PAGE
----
This is one of the biggest issues we have, and I blame wards and some of our Councillors’ pandering directly to their constituents rather than worrying about the city as a whole.
This will affect you. It will make your life better, even if you don’t really notice it, or it takes some time to notice. Hamilton has an out-dated and broken transit system. It also has some aging infrastructure that requires repair. This plan helps solve both those things without drawing heavily on the Hamilton tax base.
There have been reports of a number of investors that are hinging their investments on this plan going through. If it doesn’t they’ll pull out. That means lost jobs primarily (and don’t forget the thousands of jobs that will be created for the construction of the LRT itself). Going through with the plan means more new businesses, meaning again more jobs, meaning more tax payers investing in the city.
We Need Public Transit in our Area First!
Better public transit in out-lying areas is absolutely a concern, I mentioned it earlier as one of the HSR’s major downfalls. The thing you have to remember is LRT has significantly higher capacity than buses do, that means we’ll be able to run less trains, move more people and free up buses to service those out-lying areas.
LRT means better transit through the corridor and the ability to expand routes to better cover outlying areas.
Remember, buses aren’t going away!
Many Businesses will Fail During Construction!
This is a possibility, I won’t deny it, anything is a possibility. One of the possible solutions to minimize this impact is phased construction, where each segment is only impacted for a limited amount of time.
The real answer is this is up to US to make sure it doesn’t happen. If you’re worried about businesses along the route during construction, visit them. Give them your business and make sure they don’t fail. Don’t complain about possible consequences if you aren’t willing to go the extra mile to help mitigate those consequences.
Also keep in mind that aging infrastructure along the route. This construction is going to happen eventually anyway, the difference is if Hamilton turns down the LRT funding the cost of those upgrades comes directly (and solely) from the Hamilton tax base, oh and obviously no LRT line when the construction is done.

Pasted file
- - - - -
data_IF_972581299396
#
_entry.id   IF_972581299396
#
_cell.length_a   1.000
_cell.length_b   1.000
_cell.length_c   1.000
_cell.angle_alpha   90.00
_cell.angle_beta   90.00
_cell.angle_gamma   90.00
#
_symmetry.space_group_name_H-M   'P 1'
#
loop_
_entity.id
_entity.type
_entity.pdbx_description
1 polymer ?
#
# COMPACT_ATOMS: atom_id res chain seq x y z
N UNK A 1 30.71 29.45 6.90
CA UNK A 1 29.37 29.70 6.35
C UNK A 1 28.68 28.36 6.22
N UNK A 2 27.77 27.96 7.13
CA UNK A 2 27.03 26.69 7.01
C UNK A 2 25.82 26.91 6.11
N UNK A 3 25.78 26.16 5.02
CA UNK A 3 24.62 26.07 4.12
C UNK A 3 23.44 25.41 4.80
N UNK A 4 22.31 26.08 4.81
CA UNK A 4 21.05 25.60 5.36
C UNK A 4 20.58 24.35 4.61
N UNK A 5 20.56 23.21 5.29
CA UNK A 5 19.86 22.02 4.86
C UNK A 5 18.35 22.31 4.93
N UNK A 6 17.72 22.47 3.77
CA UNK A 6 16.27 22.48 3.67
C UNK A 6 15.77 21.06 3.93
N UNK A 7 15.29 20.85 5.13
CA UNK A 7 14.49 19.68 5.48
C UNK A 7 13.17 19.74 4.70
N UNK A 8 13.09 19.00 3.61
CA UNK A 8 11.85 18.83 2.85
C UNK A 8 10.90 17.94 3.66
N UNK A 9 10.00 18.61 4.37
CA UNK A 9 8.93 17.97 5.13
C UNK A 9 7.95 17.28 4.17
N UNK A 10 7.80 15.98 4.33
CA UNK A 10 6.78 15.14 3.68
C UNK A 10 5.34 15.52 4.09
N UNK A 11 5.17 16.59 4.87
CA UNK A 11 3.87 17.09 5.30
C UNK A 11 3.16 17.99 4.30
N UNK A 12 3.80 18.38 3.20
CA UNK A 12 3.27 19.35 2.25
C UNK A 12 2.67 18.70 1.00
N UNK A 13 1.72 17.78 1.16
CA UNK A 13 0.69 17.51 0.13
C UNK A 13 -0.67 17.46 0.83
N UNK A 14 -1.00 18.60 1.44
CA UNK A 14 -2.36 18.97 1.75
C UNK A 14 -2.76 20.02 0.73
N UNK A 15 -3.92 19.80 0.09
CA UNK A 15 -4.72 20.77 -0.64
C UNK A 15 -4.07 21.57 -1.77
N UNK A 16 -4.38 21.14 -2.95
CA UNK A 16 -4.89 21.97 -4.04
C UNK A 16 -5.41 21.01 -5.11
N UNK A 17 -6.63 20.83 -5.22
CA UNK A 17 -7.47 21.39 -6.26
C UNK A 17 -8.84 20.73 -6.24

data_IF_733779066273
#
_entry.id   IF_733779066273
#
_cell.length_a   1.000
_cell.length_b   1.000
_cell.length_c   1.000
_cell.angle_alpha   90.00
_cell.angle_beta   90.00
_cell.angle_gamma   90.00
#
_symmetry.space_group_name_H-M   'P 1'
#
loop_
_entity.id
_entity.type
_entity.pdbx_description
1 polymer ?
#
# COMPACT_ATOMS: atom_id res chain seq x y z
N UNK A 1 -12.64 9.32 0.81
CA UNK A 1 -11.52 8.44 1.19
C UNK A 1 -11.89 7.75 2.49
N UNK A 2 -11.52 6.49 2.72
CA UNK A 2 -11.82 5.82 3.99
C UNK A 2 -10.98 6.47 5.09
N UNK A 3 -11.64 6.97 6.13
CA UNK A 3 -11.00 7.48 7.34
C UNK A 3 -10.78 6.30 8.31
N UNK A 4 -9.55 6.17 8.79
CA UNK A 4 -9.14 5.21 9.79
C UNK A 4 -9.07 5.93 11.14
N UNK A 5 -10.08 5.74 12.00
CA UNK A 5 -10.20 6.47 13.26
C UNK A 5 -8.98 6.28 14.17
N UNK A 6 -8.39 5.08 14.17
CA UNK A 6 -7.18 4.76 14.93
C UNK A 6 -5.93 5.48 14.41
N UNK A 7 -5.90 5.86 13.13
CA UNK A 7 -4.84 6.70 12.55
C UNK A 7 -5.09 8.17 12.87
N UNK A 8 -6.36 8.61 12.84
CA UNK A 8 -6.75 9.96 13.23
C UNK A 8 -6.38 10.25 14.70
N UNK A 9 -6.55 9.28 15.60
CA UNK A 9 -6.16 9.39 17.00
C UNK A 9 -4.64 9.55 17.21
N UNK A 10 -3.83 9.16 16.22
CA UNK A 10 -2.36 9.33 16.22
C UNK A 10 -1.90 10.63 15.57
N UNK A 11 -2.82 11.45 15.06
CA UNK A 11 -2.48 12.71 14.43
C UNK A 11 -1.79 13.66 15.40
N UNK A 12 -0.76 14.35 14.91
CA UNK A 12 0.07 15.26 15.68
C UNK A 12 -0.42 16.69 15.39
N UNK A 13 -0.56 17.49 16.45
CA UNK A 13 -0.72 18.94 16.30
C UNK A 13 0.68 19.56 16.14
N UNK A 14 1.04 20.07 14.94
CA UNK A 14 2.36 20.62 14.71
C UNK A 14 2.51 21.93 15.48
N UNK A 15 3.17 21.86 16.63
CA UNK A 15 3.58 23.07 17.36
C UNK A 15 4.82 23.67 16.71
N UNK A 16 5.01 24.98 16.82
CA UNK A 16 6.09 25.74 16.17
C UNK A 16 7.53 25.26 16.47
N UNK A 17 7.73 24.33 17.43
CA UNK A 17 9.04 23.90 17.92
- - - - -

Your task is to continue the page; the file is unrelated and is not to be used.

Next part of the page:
WE can make sure this doesn’t happen!
I could go on, and on, and on some more, but this is already long and the answers to all your questions and concerns about LRT are out there. The problem is there is a vocal minority that is spreading disinformation about the project, raising straw-man arguments and doing their best to be disruptive.
LRT is a huge step forward for a city that is growing and changing quickly. Not that long ago Hamilton was a Steel Town, and if nothing else Hamiltonians love their history (and rightfully so), but face it people, it’s not a Steel Town anymore. It’s a vibrant growing city with a wonderful rich history. It has Art Crawl and SuperCrawl, a growing culture of small business, art and music, and a wonderful tech community.
Hamilton is changing for the better, we can still remember and cherish our history without being held back by it. Change and progress are good!
So, how does accepting LRT mean Hamilton profits a billion dollars by doing nothing? Because we’ve already accepted the province’s offer, more than once. All we have to do is stop this foolishness and just move forward. That’s it, literally just do nothing more.
- Answers to all your LRT questions
- LRT on Raise the Hammer
- Hamilton Light Rail Initiative
- City of Hamilton LRT page
- Metrolinx Hamilton LRT page
- Reports via the city
- Hamilton LRT on Twitter
- Hamilton LRT on Facebook
- Hamilton LRT on Twitter(2)
- Hamilton Light Rail on Twitter
- Ryan McGreal on Twitter
- Eric Gillis on Twitter
- Email Hamilton Council by Ryan Price
PS. Did I mention that if we turn this down it’s actually far worse than losing a billion dollars? Because all those transit upgrades, all that aging infrastructure that needs repair now comes out of Hamilton’s pockets alone. This could easily end up being a $2,000,000,000+ mistake over time!